You are creative and imaginative, but nonetheless selecting a name for your business You are excited but still need to be sure not to be so imaginative so as create confusion.

It’s tempting use your own name as it gives your business that personal touch, after all it worked for Calvin Klein and Alexander McQueen. Context is key, Calvin Klein started his business in 1968 whilst Alexander McQueen made a name for himself being appointed head designer for Givenchy. Starting a business in this modern age, you are operating in a different world to Calvin Klein and unless you were a senior person for a significant figure in your field you aren’t riding off the sort of success Alexander McQueen had. Personal branding take kudos and wholehearted commitment to you being the product.

All that said, using your own name may still be appropriate if you are providing a service that only you can perform. It also works really well if you are an author, fine artist or musician, after all, the common denominator in all your work is… you. Remember, though, your name will need to both something memorable and different. However if you decide that you want to christen your business with a snazzy name use the following guiding principles to come up with a creative name that works.

 

Consideration #1: Business Vision and Values

 

The name that you choose for your business should be a reflection of your vision and values.  Think about the words that you’d like your business to be described as and the emotions you would like to create for you, customers.

What is important to you when you are working, professionalism, playfulness, quality materials, service and delivery; this needs to align to the name you’ve have chosen. This will build consistency in the brand promise you are creating

 

Consideration #2: Can People Get It Right

 

Now, when you get started you may find that the creative juices take over. But, if each time you tell someone your company name you have to spell it; “no, that’s Jets with a ‘z’ “. The likelihood is that for those who hear about you by word of mouth will never be able to find your website because they can’t spell it.

As much fun as it may be to come up with creative spelling, you will probably find it to be counterproductive in the long term. Also, think about how easy it is to say. Make it easy for others to spread the word for you. The last thing your want people saying is it’s a really cool company, but I’ll be damned if I can say the name. Your name should be easy to remember, in this respect I must say ‘Apple’ are brilliant.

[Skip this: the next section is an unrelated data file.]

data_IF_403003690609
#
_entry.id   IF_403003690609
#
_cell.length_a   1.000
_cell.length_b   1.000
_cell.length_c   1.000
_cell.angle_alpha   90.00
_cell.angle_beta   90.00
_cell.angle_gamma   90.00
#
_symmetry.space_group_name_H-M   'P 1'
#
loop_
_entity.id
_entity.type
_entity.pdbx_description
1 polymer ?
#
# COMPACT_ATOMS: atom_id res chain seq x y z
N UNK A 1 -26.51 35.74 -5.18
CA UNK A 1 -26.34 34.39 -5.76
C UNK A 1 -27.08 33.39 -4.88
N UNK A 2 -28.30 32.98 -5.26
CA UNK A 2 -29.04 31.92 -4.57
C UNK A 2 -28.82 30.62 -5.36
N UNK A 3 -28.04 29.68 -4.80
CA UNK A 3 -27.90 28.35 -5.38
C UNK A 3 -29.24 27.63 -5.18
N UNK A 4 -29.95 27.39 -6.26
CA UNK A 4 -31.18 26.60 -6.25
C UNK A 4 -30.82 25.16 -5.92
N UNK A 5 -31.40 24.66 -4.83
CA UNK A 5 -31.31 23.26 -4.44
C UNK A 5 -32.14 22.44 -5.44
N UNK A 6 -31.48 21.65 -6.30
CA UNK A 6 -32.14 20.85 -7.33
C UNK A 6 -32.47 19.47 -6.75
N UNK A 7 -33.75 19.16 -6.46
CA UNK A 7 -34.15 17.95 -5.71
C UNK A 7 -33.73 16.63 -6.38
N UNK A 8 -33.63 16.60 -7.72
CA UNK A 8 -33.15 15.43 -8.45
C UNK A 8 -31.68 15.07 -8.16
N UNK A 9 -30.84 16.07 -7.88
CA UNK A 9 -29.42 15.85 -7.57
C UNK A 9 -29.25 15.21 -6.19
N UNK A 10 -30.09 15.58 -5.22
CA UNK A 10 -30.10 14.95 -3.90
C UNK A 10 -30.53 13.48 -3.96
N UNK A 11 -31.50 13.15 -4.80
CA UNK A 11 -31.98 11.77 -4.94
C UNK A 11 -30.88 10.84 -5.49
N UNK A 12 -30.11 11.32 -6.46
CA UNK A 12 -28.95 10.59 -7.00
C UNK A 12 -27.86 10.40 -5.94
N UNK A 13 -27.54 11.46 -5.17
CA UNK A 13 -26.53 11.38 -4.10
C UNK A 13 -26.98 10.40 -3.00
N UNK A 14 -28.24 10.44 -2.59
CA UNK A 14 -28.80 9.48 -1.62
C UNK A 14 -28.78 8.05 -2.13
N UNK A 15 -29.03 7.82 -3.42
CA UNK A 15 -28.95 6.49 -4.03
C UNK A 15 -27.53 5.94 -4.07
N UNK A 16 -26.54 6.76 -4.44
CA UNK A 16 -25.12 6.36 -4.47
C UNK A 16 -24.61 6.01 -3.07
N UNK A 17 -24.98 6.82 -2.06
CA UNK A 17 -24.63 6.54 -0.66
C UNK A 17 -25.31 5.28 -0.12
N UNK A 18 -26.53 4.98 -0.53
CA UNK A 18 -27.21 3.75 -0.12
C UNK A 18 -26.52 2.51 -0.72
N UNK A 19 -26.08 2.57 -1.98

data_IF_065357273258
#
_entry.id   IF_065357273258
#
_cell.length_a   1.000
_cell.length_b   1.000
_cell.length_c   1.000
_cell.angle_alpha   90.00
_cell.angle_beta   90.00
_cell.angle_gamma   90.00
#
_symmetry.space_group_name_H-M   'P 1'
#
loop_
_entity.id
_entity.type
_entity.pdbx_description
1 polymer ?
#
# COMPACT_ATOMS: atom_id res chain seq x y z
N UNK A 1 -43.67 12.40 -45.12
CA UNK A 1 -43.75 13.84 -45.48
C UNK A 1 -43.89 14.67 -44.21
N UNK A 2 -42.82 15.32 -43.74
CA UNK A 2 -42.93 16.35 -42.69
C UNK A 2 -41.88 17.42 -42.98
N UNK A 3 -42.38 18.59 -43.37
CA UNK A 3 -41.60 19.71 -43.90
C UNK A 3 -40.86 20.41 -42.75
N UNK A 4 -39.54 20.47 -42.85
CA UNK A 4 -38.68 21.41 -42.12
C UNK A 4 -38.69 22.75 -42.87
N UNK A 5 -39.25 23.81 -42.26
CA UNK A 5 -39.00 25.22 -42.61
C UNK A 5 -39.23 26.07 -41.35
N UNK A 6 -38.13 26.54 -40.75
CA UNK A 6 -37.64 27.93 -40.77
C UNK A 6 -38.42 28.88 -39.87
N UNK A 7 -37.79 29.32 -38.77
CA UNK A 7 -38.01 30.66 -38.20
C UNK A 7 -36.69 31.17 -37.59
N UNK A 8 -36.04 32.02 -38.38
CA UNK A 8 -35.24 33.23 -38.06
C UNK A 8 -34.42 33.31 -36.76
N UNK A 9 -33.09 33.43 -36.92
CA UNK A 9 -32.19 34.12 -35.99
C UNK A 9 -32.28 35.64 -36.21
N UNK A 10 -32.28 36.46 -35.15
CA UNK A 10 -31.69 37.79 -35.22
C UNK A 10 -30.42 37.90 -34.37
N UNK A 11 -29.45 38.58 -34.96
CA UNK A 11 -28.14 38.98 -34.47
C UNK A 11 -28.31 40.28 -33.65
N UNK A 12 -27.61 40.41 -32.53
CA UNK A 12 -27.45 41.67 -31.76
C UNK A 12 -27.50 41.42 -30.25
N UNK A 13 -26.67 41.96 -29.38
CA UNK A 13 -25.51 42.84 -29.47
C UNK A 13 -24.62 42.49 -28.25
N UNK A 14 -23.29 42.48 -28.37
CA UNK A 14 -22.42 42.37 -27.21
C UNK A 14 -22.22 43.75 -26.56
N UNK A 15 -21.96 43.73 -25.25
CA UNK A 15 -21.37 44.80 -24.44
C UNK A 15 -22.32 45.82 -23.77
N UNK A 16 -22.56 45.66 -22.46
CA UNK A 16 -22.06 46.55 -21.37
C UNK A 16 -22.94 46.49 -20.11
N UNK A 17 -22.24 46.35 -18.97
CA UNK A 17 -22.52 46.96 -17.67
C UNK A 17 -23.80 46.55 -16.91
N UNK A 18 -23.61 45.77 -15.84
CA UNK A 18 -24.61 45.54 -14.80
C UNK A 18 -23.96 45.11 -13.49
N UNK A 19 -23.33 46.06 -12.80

Consideration #3: Attracts Your Ideal Client

 

You name should be something that intrigues your ideal customer. Could you see it being a name that your ideal customer would happily use in conversation? Think about the sorts of images your business name is likely to create in the mind of your potential customer. Will it be clear to them what you do and for whom?

 

Consideration #4: Availability

 

Now to the reality check bit. The name you choose needs to be available. This means that you could register it at companies house, use the web domain and use it for social media (less important – knowem.com is great for checking social media profiles across multiple platforms).

First things first it’s worth doing a Google search on the name that you are thinking of choosing and seeing what else comes up. If the Google search doesn’t bring back anything to worry about then there are two more important checks. Firstly check that you can purchase the domain name is available. I can recommend GoDaddy for doing this, it’ll take seconds. If it is not available avoid the temptation to misspell the name to get the domain. Remember, it’s got to be memorable.

Secondly, if you are planning to set up a limited company structure, then you’ll need to check that the company name is available. You can use the government website to do this in seconds. My advice, once you have found one that is available, register it as quickly as possible. It can be highly frustrating to come back later to purchase a domain and discover that it is no longer free.